However, this project has come before council sporadically in the past. The Town annexed 10 acres into the town in October 2018, understanding that it would pave the way for the 695-unit project. At the time, the P&Z had seen a concept plan.

“In addition to multiple Planning Commission meetings, the mayor and council have seen this plan when it was presented to them back in June [of 2019],” said Town Administrator Stacey Long. “Since then, a few minor changes to the plan have occurred. The approval was preliminary only. This is to allow them to move forward with the final design of the project.”

Before construction can even begin, the developers must obtain various other state and county permits. The final site plan must be publicly approved by the P&Z Commission and by the town council. The developer will make a public presentation on the final plan.

Selbyville’s Town Council agendas can seem vague regarding P&Z issues. For instance, the council agenda will say “Review of P&Z meeting from Dec. 11,” but it doesn’t indicate that council might be voting on either a small lot-line adjustment or a 700-home development.

The Delaware Attorney General’s Office has emphasized that “the primary purpose of an agenda notice is to alert the public to important matters that will be discussed and possibly voted on so that members of the public can decide whether to attend a particular public meeting.”

When asked about including more details, Long told Coastal Point, “The Planning & Zoning section just refers to the items discussed at the Planning & Zoning meeting. It’s no problem to list those items on future agendas.”

 

Pride in your fluoride

 

The Selbyville Water Department earned a Water Fluoridation Quality Award for 2018. The Centers for Disease Control and Prevention congratulated the water system operators for safe and consistent addition of fluoride for oral health.

“The CDC recognizes water fluoridation is one of the 10 great public health achievements of the 20th century,” wrote Nicholas R. Conte Jr. of Delaware Health & Social Services. “Fluoridation is an important step toward strengthening our efforts to prevent and control tooth decay in both children and adults. Your consistent maintenance of water fluoridated at optimal levels improves and protects the oral health and overall wellness of Delaware residents.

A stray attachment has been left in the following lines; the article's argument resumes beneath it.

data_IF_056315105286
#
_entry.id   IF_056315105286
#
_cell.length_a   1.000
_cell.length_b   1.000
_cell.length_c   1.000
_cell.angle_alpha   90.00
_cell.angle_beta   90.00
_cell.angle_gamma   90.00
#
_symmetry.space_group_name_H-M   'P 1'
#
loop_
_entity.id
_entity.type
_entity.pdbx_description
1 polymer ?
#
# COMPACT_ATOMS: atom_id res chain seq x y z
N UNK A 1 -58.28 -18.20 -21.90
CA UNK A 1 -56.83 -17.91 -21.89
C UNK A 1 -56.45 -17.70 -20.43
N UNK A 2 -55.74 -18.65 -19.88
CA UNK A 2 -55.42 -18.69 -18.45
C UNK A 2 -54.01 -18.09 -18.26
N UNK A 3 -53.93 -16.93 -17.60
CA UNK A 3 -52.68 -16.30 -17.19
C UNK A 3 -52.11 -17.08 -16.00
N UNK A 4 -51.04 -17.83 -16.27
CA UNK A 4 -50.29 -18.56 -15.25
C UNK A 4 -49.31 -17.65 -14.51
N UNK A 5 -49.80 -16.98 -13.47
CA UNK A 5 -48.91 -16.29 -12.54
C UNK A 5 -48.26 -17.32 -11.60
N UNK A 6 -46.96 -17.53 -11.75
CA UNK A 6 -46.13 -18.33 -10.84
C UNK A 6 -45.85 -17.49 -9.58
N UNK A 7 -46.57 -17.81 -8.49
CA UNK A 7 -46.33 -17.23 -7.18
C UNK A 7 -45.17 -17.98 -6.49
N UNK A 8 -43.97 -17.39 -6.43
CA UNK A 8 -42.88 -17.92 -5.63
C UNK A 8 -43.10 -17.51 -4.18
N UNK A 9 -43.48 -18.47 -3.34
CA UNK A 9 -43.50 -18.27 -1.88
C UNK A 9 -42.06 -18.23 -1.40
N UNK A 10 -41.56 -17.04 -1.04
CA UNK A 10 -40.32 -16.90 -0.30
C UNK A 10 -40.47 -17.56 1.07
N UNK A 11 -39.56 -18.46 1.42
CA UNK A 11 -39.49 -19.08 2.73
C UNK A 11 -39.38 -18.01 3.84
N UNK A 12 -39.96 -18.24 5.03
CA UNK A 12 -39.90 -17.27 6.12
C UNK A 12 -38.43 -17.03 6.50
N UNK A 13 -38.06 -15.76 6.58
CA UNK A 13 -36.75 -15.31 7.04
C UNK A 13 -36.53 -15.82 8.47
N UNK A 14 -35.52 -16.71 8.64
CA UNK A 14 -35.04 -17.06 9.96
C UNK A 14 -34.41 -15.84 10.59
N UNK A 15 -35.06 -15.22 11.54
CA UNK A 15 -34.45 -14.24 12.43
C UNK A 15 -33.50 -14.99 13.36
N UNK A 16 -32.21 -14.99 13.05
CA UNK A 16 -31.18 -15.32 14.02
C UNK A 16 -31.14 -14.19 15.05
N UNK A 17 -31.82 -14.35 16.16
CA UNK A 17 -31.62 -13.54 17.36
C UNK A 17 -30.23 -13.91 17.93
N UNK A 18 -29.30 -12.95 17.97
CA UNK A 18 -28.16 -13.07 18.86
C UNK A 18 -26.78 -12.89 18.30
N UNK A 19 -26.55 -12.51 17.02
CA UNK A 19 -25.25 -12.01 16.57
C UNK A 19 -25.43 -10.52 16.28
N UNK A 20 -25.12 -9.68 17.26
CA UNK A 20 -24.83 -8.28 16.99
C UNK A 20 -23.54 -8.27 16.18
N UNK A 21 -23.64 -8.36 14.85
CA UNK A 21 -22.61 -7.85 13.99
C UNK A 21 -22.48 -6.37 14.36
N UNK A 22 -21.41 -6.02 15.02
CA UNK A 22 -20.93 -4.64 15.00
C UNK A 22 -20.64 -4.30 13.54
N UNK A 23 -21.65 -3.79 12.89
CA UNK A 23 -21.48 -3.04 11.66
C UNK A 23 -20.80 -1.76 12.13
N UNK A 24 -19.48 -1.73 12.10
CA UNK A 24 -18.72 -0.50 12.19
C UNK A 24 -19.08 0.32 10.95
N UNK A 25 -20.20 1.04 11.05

“Fluoride is simply one of the toughest things we introduce. … The guys watch it very close,” said Duncan, adding that he was very proud of the Town’s water department staff. It’s a very precise measurement, he said: too little fluoride is useless, and too much can cause blotching or eating away of the teeth.

According to Duncan, a 1960s Selbyville mayor was also a dentist who first introduced the (now-mandatory) program to Selbyville.

In other Selbyville town news:

• Susan Steele received approval for subdivision of 16. E. Church Street into two lots.

• The police department is staffed at nine full-time officers, plus four part-timers. They are not hiring right now.

• The council approved a $500 sponsorship/donation towards the Selbyville Public Library’s Feb. 8 Mardi Gras fundraiser.

• Recycling fees have increased this year. The Town has been covering the difference until now, but they will likely raise rates by 80 cents per month.

The Planning & Zoning Commission’s next meeting will be Wednesday, Jan. 29, at 4 p.m. The agenda includes Salt Water Landing final plan approval; a conditional-use request for a church at 48 N. Main Street; and review of DelDOT PLUS comments for a proposed subdivision on Polly Branch Road, including waiver of a traffic improvement study and traffic operations analysis.

The council’s next regular meeting will be Monday, Feb. 3, at 7 p.m., starting with a public hearing on the subject of the 10-year update to the Town’s comprehensive plan.

 

By Laura Walter
Staff Reporter